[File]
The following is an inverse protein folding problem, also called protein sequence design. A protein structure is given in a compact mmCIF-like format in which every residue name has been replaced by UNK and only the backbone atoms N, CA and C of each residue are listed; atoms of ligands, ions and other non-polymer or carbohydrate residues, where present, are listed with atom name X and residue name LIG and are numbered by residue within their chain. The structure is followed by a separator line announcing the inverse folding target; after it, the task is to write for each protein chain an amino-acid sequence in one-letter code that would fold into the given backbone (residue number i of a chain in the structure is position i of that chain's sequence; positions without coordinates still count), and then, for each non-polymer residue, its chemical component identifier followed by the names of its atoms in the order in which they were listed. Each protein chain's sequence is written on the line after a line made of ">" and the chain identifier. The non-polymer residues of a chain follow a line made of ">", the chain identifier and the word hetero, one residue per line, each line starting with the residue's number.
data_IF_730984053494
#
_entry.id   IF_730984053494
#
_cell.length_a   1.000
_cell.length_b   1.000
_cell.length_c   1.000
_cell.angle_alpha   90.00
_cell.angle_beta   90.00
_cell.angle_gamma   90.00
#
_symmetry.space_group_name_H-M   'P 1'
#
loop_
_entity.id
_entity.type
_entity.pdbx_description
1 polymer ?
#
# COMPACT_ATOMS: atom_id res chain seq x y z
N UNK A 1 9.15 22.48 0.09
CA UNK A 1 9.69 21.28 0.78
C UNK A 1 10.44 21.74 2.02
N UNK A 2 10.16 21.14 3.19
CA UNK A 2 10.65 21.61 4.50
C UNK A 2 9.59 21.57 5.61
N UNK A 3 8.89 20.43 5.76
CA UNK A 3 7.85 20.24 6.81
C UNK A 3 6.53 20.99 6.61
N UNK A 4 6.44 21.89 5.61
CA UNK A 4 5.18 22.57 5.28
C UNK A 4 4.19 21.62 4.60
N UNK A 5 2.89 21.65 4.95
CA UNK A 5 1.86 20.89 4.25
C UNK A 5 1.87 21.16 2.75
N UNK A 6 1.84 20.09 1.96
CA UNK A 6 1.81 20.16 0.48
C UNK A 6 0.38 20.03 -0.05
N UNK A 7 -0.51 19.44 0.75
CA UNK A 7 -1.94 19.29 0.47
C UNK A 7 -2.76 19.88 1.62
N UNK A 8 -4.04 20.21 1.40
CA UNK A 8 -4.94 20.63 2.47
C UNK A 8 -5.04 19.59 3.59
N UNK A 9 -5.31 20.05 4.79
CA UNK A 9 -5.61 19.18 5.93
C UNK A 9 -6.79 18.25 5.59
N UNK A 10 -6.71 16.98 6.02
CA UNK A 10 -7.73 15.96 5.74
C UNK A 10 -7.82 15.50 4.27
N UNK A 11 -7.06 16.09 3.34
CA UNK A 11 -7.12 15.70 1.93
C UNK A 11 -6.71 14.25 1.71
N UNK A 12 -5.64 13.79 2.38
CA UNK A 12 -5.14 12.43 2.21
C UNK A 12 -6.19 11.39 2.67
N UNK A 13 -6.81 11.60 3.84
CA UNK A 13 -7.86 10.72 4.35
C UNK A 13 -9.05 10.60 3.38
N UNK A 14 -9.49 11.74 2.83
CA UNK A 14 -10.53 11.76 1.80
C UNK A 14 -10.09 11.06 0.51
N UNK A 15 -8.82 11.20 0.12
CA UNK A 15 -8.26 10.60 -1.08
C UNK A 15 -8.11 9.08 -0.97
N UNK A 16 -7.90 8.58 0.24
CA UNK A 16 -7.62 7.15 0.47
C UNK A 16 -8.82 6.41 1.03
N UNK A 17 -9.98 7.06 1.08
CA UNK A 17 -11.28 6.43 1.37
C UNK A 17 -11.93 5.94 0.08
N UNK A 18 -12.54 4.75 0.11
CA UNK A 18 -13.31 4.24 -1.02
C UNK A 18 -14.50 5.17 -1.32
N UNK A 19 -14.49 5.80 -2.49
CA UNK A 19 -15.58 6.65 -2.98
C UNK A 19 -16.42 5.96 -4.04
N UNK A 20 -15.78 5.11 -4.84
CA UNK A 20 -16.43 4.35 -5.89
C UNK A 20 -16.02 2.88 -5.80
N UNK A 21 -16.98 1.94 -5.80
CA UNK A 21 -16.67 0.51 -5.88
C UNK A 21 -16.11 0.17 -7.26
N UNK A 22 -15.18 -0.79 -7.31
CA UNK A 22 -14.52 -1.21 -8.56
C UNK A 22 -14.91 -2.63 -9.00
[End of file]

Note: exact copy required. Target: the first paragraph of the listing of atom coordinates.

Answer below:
The following is an inverse protein folding problem, also called protein sequence design. A protein structure is given in a compact mmCIF-like format in which every residue name has been replaced by UNK and only the backbone atoms N, CA and C of each residue are listed; atoms of ligands, ions and other non-polymer or carbohydrate residues, where present, are listed with atom name X and residue name LIG and are numbered by residue within their chain. The structure is followed by a separator line announcing the inverse folding target; after it, the task is to write for each protein chain an amino-acid sequence in one-letter code that would fold into the given backbone (residue number i of a chain in the structure is position i of that chain's sequence; positions without coordinates still count), and then, for each non-polymer residue, its chemical component identifier followed by the names of its atoms in the order in which they were listed. Each protein chain's sequence is written on the line after a line made of ">" and the chain identifier. The non-polymer residues of a chain follow a line made of ">", the chain identifier and the word hetero, one residue per line, each line starting with the residue's number.